Monster, by Walter Dean Myers

Monster, by Walter Dean Myers

Title: Monster
Author: Walter Dean Myers
Pages: 281
Publisher: Amistad
Copyright: 1999
Format: Paperback
Rating: [rating:4]


Monster won the Printz Award in 2000 – the very first winner of the award. So, of course, this counts for the Printz Project!

From the publisher:

Sixteen-year-old Steve Harmon is on trial for murder. A Harlem drugstore owner was shot and killed in his store, and the word is that Steve served as the lookout.

Guilty or innocent, Steve becomes a pawn in the hands of “the system,” cluttered with cynical authority figures and unscrupulous inmates, who will turn in anyone to shorten their own sentences. For the first time, Steve is forced to think about who he is as he faces prison, where he may spend all the tomorrows of his life.

As a way of coping with the horrific events that entangle him, Steve, an amateur filmmaker, decides to transcribe his trial into a script, just like in the movies. He writes it all down, scene by scene, the story of how his whole life was turned around in an instant. But despite his efforts, reality is blurred and his vision obscured until he can no longer tell who he is or what is the truth.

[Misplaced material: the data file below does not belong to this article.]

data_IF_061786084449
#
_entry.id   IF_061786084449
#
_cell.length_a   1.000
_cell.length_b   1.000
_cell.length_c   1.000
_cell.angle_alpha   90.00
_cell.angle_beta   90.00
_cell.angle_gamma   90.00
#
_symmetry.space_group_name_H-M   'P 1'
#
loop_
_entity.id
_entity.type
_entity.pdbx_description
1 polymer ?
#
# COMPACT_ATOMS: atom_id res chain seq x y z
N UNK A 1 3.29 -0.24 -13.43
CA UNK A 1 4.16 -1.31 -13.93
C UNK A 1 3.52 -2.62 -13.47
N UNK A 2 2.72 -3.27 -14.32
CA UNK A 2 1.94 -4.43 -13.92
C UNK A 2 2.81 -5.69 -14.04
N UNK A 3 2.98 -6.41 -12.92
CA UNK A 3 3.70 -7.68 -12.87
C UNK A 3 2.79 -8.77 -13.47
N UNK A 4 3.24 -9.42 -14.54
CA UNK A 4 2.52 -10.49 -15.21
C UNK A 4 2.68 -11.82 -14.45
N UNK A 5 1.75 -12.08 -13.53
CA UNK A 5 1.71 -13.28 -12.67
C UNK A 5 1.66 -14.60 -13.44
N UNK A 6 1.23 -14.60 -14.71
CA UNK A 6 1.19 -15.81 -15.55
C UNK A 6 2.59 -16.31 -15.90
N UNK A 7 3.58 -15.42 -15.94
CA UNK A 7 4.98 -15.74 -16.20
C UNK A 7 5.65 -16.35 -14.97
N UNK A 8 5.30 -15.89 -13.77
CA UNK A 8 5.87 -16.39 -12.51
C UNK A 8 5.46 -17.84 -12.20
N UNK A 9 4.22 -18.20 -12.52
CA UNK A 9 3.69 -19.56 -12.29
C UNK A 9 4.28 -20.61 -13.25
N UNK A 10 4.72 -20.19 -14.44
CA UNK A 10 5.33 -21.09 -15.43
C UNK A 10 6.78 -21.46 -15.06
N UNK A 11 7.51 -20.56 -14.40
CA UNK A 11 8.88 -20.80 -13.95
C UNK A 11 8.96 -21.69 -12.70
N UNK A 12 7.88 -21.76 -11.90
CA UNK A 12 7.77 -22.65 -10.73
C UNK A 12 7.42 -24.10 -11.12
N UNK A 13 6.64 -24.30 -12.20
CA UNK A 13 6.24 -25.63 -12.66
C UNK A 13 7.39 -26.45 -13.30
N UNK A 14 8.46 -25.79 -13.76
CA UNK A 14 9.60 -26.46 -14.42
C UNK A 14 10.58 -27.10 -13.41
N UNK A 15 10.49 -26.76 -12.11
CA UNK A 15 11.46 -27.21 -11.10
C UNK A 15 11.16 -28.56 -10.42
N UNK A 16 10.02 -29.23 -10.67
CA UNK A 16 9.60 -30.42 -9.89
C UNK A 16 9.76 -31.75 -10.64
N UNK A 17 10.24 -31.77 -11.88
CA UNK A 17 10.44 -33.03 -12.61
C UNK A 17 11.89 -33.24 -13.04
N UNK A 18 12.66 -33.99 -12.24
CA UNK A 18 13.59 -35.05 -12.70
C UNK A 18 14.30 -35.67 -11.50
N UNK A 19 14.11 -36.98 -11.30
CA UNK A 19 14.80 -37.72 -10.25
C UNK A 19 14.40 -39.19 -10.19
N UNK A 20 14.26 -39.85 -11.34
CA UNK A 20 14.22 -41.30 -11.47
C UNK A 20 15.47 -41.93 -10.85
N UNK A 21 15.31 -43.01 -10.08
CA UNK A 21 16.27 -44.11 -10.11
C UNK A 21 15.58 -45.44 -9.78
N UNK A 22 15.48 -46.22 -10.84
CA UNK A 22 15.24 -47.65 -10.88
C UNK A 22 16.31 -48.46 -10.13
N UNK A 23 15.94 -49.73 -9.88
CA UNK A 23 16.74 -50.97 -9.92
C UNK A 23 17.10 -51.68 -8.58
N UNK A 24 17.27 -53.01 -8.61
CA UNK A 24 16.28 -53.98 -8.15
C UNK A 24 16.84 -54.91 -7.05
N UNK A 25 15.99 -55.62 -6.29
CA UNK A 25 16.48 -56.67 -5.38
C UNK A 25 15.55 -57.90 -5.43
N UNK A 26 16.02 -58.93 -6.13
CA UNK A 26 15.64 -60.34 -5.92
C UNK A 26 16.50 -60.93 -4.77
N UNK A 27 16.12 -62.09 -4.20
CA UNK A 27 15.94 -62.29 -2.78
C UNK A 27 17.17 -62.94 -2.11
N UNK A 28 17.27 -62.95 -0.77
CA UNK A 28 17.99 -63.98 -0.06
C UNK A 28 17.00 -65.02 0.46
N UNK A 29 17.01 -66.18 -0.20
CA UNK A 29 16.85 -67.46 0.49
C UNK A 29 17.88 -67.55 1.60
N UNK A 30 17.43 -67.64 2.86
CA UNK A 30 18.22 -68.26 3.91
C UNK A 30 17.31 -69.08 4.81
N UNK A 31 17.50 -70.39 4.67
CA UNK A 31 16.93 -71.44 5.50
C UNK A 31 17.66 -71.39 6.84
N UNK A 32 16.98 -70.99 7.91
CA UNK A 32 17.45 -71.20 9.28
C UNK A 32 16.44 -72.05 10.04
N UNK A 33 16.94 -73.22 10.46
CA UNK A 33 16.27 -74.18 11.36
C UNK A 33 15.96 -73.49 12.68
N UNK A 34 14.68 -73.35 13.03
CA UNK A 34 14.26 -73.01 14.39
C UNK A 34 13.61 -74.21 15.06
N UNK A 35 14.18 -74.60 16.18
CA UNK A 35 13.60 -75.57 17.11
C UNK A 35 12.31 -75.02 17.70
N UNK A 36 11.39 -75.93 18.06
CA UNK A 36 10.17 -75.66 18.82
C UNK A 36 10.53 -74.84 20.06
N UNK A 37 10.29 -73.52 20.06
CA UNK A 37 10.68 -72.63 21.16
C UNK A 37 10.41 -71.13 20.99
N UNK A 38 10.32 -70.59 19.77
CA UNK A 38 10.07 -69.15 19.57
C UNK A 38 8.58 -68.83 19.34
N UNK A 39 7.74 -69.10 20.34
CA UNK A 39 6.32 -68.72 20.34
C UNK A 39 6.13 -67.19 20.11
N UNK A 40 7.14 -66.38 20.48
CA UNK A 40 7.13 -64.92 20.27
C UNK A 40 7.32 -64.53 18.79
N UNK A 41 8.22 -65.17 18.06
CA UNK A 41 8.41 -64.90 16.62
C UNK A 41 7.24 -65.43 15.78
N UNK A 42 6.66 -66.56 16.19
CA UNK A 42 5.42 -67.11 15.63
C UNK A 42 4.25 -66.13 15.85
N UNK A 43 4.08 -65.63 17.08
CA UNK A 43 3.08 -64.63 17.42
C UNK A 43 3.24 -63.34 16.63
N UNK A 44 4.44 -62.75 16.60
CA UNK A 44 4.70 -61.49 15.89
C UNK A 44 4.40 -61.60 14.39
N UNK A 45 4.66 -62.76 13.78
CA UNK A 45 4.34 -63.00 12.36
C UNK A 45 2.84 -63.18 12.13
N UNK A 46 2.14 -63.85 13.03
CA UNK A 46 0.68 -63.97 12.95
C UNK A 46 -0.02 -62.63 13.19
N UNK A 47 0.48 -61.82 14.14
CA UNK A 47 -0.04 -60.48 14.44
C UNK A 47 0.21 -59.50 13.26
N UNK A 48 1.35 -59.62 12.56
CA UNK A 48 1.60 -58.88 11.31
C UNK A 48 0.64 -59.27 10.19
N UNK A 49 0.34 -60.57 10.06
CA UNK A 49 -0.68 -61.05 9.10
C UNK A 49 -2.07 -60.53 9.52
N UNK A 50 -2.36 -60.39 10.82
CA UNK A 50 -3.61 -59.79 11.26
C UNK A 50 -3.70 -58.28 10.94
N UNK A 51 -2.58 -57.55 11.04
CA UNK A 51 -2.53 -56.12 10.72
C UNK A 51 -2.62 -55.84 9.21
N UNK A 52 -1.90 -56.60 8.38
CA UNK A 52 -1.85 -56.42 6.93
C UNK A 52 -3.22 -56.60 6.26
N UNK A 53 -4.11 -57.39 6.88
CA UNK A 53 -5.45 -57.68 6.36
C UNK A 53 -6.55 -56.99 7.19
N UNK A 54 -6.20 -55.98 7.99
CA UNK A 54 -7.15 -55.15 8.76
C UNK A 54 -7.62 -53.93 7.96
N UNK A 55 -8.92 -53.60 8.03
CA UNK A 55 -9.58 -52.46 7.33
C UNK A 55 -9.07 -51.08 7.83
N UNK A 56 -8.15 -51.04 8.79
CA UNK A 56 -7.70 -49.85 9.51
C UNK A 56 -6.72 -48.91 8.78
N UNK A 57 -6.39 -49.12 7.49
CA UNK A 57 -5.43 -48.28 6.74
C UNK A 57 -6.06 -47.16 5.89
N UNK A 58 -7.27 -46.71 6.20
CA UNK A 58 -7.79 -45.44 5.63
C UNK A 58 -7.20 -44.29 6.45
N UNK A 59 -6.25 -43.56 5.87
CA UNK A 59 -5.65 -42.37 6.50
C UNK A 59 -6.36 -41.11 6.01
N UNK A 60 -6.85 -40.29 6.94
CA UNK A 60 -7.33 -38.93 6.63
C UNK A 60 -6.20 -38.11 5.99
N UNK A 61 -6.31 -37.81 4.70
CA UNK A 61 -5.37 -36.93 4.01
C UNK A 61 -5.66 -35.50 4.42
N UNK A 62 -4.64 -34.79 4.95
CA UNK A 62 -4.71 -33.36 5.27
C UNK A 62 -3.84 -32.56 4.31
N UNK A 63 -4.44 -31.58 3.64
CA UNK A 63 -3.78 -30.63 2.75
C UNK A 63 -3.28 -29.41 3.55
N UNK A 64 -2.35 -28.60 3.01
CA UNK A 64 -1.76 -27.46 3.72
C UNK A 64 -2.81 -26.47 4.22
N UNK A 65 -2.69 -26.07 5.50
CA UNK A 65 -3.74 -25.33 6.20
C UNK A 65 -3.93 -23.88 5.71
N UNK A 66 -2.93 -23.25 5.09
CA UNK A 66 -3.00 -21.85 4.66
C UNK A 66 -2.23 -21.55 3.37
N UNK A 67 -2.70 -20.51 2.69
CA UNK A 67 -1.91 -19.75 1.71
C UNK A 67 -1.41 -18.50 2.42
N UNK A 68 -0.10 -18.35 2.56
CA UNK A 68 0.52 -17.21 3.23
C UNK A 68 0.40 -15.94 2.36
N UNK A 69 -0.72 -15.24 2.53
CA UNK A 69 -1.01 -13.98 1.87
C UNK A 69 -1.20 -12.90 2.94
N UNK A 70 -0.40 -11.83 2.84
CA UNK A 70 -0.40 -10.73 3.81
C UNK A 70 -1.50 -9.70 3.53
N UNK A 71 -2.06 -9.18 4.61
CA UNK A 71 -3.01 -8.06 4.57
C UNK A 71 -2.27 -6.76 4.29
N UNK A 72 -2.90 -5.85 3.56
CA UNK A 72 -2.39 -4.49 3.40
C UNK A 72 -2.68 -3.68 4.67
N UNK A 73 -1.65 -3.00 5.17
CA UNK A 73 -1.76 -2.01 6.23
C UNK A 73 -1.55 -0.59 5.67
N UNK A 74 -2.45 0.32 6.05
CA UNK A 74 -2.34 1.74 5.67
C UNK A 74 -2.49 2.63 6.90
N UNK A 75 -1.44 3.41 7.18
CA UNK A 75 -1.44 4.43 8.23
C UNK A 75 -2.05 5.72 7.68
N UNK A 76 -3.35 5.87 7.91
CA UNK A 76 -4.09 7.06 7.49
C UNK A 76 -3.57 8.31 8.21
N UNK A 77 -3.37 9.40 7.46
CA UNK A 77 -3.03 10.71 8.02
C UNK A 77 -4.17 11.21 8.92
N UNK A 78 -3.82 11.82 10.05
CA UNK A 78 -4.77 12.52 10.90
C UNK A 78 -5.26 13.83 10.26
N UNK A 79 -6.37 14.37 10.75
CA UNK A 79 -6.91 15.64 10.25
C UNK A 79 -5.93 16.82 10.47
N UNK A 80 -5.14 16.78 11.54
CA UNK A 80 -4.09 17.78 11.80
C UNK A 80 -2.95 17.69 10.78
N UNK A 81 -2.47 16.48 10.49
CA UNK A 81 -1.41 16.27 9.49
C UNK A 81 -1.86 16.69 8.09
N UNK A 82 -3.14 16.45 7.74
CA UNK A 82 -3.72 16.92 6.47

This was kind of a gut-wrenching book. Steve is stuck in jail pending his trial for murder – he allegedly served as the lookout during a robbery gone bad. At sixteen, he has to deal with the realities of jail, as well as the possibility that he might spend the rest of his life in prison. As a narrator I found Steve to be both reliable and realistically confused, which gives the book an honest, forthright feel. The use of the script/film technique pushed both Steve and the reader to view the situation in different ways. Some of the most touching scenes revolved around Steve, as filmmaker, trying to understand how others see him.

What I liked most about this book was that it was about Steve. While there is definitely commentary on the criminal justice system, that commentary is only there are as a result of Steve’s personal story. I’d recommend this one as an interesting and personal examination of one teen’s – fictional – experience with the criminal justice system.

Monster, by Walter Dean Myers [rating:4]

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